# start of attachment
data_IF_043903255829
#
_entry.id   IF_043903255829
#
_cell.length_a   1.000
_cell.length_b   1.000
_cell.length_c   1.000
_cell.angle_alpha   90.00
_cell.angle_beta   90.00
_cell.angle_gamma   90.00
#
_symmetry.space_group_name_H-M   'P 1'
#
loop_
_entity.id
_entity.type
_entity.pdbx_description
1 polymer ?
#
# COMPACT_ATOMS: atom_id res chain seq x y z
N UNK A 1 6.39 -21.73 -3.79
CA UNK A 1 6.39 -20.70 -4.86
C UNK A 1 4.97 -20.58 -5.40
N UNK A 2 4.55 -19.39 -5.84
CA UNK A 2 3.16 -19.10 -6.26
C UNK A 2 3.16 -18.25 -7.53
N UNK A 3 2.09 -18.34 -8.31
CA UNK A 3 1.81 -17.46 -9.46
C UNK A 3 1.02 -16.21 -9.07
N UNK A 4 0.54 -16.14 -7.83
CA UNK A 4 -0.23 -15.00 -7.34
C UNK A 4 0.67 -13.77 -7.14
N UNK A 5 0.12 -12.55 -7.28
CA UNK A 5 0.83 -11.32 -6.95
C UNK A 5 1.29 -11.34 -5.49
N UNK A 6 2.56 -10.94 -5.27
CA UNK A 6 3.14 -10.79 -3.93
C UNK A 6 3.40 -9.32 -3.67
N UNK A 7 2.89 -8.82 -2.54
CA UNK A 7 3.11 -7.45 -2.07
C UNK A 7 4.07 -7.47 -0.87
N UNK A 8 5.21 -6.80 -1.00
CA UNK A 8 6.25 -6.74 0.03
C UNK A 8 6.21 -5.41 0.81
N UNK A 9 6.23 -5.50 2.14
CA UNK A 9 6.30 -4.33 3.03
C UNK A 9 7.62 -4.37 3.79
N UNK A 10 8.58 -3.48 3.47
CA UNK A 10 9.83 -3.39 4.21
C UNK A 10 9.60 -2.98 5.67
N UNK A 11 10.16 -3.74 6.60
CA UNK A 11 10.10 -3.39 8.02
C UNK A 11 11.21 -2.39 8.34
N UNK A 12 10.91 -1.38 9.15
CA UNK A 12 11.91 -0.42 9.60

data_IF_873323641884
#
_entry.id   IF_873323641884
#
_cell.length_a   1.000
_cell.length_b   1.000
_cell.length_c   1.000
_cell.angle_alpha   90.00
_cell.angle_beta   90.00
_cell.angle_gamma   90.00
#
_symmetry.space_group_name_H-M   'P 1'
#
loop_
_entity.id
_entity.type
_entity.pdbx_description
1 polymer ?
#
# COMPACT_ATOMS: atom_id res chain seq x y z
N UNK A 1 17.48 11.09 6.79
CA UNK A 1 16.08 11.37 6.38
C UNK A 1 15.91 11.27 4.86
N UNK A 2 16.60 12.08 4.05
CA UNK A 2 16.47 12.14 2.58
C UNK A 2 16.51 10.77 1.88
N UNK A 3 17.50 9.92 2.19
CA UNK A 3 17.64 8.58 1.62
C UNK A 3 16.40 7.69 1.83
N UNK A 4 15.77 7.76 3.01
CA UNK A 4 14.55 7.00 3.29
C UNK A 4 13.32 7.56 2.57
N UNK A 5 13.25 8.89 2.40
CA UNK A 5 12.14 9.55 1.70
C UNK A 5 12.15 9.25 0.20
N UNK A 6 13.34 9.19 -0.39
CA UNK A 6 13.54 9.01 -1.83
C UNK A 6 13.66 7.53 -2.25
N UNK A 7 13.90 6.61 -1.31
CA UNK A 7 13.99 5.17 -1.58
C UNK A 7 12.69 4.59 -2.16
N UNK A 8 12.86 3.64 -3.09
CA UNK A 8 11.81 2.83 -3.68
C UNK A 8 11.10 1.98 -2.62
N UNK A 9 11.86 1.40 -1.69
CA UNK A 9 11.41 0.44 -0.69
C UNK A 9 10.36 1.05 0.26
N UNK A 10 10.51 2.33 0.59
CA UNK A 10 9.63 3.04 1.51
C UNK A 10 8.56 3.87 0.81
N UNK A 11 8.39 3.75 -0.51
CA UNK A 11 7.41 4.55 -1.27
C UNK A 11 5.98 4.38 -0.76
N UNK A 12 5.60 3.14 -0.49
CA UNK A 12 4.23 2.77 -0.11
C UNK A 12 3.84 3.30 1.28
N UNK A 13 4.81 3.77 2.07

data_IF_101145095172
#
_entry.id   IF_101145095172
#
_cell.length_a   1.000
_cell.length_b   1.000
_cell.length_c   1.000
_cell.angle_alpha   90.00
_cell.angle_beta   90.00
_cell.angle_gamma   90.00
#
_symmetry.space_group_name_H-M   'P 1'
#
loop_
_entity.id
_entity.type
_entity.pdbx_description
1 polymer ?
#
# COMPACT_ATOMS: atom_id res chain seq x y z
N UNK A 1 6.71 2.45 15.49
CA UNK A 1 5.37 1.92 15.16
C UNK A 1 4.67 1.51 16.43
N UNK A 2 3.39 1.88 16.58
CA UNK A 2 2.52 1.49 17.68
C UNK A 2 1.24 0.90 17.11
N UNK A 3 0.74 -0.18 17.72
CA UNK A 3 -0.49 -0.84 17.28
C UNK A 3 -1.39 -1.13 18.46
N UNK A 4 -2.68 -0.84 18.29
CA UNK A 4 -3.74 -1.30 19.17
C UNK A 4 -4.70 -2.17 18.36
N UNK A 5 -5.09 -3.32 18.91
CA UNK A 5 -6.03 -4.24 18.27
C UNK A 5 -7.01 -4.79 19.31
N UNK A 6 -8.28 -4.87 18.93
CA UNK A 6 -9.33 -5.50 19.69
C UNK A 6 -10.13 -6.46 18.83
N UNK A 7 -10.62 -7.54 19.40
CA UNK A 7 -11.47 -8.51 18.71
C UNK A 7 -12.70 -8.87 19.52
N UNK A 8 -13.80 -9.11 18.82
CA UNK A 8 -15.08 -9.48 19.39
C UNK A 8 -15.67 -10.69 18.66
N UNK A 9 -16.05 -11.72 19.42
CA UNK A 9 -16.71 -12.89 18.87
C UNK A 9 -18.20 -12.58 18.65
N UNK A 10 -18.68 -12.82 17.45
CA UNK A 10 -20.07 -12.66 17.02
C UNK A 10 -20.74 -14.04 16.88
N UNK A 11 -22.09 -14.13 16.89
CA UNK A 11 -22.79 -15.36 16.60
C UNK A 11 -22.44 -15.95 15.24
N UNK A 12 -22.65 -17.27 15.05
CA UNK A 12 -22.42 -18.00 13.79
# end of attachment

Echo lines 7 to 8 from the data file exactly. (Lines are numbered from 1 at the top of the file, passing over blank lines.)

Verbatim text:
_cell.length_c   1.000
_cell.angle_alpha   90.00